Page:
Each week we meet via Twitter for #IOLchat to discuss current issues related to online learning. Participants include students, instructors, eLearning companies, schools, publishers, and instructional designers.
One of the major motivators for enrollment in online education is the convenience factor often described as “any time, any place” learning. Instructors, too, are drawn to the format that allows for travel and other projects while also teaching a course. There are both benefits and challenges associated with online learning and many variables to consider when planning for your next course. What do prospective students and instructors really need to know?
This week our chat format included an open discussion of lessons learned and recommendations for working and studying at a distance. Take a look at the input from our participants:
What are the biggest challenges you and your students face when getting started with online learning?
- Time management can be one of the first challenges faced by new online students.
- It is critical to learn how to better manage time so that you aren’t overwhelmed with the addition of course work in your life.
- Students often rely on “finding time” for course work, but this sets up a difficult situation especially in a paced course.
- Instructors can help students by implementing guidelines/deadlines for large assignments and “smaller chunks of work.”
- Students need comprehensive resources that address effective time and task management practices. Shared links: Asana’s task management tool, important time management tips for online students from Best Online Universities, and Out of Time materials from CAPT.org.
- Reserving time exclusively for studying and course participation is important. “Many students say they multitask and study in front of TV, at kids’ games, etc.” Could this be a problem for some learners?
- The research on multitasking seems to show that it does not promote learning, but this may depend on the skills and context of the individual learner.
- Make the most of new student (or faculty) orientation sessions, online tutorials, and academic strategies courses and workshops.
- “You must be proactive and engaged … you must log on!”
- “Students should take advantage of any additional time with instructors or group study sessions.” Look for instructors’ office hours (online and on campus) and consider starting a study group focusing on an area of need, if one doesn’t already exist.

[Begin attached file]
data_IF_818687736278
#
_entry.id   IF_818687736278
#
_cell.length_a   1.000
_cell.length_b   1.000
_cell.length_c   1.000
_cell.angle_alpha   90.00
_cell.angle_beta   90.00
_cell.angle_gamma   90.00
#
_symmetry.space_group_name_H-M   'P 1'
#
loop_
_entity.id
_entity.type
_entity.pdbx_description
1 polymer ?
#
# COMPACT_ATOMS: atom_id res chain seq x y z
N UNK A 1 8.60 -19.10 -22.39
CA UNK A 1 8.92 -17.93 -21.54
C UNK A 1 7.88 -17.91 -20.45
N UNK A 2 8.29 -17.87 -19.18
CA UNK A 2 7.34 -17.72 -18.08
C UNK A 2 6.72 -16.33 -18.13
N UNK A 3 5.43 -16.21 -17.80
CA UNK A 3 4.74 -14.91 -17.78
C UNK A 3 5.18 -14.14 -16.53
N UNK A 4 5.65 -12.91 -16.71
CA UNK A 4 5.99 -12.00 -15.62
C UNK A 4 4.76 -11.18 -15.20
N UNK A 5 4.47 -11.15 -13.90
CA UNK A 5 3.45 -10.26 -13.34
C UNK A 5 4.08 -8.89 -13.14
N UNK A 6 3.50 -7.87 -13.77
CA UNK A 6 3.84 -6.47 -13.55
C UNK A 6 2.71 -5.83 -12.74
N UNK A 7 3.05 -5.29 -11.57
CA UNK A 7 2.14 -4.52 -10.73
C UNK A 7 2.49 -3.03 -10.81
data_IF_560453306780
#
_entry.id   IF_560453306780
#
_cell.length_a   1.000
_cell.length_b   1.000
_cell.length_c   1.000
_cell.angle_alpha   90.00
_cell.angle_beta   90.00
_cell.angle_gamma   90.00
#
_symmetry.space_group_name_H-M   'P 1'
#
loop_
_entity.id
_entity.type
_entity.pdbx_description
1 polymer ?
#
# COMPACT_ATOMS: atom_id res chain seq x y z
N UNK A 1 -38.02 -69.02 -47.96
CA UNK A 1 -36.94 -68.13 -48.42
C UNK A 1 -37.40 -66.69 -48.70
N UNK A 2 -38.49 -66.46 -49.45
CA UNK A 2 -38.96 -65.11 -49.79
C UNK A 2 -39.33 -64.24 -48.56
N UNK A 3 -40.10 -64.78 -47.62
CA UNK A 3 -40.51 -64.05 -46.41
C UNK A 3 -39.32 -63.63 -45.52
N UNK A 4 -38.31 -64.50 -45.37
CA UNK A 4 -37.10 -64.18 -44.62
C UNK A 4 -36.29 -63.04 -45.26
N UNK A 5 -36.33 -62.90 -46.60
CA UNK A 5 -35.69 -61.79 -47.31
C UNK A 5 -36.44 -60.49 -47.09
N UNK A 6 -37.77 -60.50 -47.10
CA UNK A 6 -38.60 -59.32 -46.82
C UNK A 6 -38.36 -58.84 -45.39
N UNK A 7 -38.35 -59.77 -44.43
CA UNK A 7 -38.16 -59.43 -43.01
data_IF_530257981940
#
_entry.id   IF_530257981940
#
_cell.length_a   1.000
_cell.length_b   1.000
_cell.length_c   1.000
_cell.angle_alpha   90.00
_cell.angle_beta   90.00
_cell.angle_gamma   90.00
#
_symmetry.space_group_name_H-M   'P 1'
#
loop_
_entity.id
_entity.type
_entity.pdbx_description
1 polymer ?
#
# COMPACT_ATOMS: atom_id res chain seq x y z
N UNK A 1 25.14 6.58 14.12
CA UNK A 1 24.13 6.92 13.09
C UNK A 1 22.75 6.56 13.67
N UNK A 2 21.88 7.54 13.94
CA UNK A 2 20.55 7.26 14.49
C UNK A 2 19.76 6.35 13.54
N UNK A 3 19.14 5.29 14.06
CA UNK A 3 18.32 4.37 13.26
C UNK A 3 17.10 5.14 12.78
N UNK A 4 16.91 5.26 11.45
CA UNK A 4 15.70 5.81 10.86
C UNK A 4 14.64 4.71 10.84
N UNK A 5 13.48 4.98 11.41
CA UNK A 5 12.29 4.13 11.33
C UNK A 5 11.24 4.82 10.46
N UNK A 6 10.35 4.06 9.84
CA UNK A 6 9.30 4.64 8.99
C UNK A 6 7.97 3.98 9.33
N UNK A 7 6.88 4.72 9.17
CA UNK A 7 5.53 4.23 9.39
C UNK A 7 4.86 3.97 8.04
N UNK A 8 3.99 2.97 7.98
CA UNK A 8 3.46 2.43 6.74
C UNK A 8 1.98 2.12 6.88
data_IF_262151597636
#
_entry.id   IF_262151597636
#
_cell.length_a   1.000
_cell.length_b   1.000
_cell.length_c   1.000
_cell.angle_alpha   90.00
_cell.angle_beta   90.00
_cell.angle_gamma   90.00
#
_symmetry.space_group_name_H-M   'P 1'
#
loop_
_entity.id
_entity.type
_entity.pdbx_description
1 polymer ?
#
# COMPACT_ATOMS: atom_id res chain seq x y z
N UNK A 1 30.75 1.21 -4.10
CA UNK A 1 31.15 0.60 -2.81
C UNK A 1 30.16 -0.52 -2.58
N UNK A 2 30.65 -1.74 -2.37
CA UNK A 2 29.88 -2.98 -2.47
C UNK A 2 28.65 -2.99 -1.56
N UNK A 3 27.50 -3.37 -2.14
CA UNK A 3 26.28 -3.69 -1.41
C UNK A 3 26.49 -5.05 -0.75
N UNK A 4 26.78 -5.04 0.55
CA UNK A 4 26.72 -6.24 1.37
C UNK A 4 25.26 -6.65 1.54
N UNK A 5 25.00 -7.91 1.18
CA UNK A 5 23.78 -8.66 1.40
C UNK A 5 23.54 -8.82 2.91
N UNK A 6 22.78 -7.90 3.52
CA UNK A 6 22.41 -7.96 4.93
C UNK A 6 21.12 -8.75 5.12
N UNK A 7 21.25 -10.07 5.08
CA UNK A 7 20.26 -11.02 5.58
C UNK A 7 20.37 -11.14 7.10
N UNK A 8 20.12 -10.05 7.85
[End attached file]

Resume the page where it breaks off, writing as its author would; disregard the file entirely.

- Creating valid tests and managing the logistics of uploading the quiz into the course site can be challenging for instructors.
- We need to deter cheating on online exams – proctoring services are a possibility, also test design strategies such as developing large test question banks and setting time limits for taking online tests.
- “Project-based assignments may add value.” Learning objectives may make non-exam assessments a better way for instructors to evaluate student learning.
What is the best advice you have for students starting their first online course this fall (MOOCs included)?
- Schedule more time than you think you will need to work on assignments, complete the reading, etc. If you don’t need the time, you can use it for other tasks, but it’s harder to add time once you’ve started and find out you need more.
- Create a structured, daily to-do list with specific tasks, especially if you are participating in a MOOC. MOOCs often allow learners to craft their own experience with the materials and tools provided, which can be chaotic if you don’t have a plan.
- “Have a well-functioning computer with a stable high-speed Internet connection.”
Thanks to @ProctorU, @TRUOpenLearning, @The_Raheel, @educationonline, @Carmen_Restrepo, @Yousif_Habib, @jagkise, and @jshamsy for participating! Help us to continue the discussion by adding your thoughts via the comments area on this page.
For more from the most recent live session, review the chat feed below. Our past chats can be found on the archives page.
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Image credit: Hermes, Flickr, CC-BY